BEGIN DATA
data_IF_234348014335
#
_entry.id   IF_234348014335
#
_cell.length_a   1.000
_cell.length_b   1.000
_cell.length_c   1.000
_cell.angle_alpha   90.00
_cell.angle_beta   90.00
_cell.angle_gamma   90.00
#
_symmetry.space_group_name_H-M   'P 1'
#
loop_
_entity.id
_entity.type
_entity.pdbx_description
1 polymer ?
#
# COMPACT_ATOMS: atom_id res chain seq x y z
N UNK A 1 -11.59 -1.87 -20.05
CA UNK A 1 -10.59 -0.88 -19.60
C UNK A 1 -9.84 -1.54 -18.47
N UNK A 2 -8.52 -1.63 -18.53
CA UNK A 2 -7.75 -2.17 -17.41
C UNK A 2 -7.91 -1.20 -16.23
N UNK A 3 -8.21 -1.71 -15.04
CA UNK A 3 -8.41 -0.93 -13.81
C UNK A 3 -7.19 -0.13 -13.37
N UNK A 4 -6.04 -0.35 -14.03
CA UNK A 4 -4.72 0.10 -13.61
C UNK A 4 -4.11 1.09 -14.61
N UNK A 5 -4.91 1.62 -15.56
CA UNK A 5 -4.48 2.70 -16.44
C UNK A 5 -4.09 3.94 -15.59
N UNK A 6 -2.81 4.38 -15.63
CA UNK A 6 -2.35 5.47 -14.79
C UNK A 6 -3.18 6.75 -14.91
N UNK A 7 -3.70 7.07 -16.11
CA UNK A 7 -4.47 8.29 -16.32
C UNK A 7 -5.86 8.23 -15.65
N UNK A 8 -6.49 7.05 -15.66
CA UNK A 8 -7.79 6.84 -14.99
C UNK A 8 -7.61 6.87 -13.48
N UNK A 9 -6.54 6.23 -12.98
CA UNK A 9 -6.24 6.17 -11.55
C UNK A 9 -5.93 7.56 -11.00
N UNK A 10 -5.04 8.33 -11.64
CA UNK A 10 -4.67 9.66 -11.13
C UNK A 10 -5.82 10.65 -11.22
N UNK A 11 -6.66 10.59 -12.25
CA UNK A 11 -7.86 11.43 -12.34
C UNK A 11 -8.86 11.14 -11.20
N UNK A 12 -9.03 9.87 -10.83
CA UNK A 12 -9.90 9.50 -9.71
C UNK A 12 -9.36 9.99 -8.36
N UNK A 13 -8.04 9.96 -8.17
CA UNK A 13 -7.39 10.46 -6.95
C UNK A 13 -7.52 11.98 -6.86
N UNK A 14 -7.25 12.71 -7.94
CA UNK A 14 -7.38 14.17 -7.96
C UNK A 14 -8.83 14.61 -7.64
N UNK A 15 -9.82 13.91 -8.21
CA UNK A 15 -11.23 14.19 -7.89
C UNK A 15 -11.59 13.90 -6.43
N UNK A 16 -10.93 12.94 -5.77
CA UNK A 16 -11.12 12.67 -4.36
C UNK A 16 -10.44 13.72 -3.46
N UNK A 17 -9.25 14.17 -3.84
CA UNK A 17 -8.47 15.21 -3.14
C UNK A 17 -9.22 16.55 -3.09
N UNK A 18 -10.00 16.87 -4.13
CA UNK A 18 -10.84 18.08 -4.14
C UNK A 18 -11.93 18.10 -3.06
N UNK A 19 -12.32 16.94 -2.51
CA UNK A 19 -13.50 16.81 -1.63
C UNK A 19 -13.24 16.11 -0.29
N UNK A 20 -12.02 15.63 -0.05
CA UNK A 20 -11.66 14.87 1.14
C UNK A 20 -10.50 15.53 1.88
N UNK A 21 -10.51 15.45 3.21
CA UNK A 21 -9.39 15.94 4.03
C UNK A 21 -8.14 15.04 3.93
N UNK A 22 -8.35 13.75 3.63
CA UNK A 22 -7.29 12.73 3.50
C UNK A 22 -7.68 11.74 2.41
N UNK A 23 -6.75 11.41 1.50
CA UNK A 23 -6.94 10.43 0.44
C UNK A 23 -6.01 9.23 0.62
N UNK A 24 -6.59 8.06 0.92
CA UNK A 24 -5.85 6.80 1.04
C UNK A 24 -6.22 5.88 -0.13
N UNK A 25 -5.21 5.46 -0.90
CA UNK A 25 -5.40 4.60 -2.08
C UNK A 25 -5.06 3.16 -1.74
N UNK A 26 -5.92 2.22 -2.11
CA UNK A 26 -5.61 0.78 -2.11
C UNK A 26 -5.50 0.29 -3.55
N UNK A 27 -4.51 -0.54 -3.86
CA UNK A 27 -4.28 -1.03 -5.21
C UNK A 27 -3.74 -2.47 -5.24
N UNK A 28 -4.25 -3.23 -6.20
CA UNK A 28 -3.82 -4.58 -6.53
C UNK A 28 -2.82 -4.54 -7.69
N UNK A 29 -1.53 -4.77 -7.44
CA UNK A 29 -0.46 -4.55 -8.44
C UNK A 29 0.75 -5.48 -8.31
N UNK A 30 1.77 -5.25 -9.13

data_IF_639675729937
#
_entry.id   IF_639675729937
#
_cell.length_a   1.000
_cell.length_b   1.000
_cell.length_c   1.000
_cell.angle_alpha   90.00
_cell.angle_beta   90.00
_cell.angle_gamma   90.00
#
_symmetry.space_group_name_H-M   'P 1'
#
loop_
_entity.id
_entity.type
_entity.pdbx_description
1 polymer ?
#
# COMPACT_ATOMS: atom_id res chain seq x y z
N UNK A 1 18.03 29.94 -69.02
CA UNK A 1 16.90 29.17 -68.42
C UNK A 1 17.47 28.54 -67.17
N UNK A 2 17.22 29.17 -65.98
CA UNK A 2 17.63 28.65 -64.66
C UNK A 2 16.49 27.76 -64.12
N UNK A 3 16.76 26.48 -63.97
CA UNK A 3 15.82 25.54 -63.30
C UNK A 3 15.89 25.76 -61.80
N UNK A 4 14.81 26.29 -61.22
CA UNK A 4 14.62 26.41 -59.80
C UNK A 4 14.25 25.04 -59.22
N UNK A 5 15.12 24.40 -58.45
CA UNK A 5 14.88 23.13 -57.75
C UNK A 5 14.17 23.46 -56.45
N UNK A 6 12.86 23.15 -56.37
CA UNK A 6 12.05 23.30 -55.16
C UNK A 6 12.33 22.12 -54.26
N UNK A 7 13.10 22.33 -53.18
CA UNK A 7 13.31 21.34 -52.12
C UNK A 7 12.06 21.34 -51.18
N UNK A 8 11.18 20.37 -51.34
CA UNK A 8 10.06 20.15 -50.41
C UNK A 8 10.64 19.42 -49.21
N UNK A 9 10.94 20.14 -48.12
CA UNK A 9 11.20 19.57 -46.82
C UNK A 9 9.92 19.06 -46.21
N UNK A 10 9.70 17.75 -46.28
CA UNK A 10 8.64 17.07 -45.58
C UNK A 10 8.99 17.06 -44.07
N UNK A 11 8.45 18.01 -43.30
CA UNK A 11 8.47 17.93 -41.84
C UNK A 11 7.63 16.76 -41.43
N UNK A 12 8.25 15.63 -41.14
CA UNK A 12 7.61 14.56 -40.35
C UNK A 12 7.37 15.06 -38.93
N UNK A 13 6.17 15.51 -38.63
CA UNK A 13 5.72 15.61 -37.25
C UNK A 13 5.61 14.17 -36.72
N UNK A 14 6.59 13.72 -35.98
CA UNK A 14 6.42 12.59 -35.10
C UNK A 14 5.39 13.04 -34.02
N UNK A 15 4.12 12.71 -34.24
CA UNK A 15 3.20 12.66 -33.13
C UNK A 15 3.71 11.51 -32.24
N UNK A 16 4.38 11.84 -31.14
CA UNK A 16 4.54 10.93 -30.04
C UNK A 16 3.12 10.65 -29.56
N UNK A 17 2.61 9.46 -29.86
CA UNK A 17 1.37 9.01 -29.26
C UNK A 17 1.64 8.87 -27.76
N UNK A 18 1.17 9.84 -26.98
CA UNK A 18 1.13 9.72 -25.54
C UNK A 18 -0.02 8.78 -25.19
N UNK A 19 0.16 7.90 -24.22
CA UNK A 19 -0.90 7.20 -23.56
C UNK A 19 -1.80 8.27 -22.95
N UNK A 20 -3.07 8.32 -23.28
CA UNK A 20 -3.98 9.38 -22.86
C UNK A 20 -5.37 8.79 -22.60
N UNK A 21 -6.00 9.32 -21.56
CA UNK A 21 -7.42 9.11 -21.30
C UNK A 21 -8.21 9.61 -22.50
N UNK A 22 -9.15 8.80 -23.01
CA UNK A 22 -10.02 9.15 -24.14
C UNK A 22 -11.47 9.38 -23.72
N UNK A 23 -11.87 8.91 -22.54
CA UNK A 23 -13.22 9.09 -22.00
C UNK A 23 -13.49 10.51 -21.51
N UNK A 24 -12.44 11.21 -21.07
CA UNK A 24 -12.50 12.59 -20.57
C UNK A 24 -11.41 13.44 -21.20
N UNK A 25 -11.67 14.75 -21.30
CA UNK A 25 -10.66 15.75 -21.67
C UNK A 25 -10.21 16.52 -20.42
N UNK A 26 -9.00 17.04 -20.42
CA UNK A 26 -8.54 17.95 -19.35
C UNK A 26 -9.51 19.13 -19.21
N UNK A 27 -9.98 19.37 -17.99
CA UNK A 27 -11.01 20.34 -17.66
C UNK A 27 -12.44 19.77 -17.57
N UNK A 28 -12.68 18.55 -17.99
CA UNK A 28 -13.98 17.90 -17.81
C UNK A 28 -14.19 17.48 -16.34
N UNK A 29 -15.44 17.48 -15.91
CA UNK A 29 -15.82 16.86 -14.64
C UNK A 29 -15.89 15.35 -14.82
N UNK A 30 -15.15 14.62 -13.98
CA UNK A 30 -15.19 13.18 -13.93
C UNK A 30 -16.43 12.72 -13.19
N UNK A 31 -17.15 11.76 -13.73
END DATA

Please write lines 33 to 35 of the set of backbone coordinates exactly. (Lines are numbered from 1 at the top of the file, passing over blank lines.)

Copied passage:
N UNK A 5 -4.91 1.62 -15.56
CA UNK A 5 -4.48 2.70 -16.44
C UNK A 5 -4.09 3.94 -15.59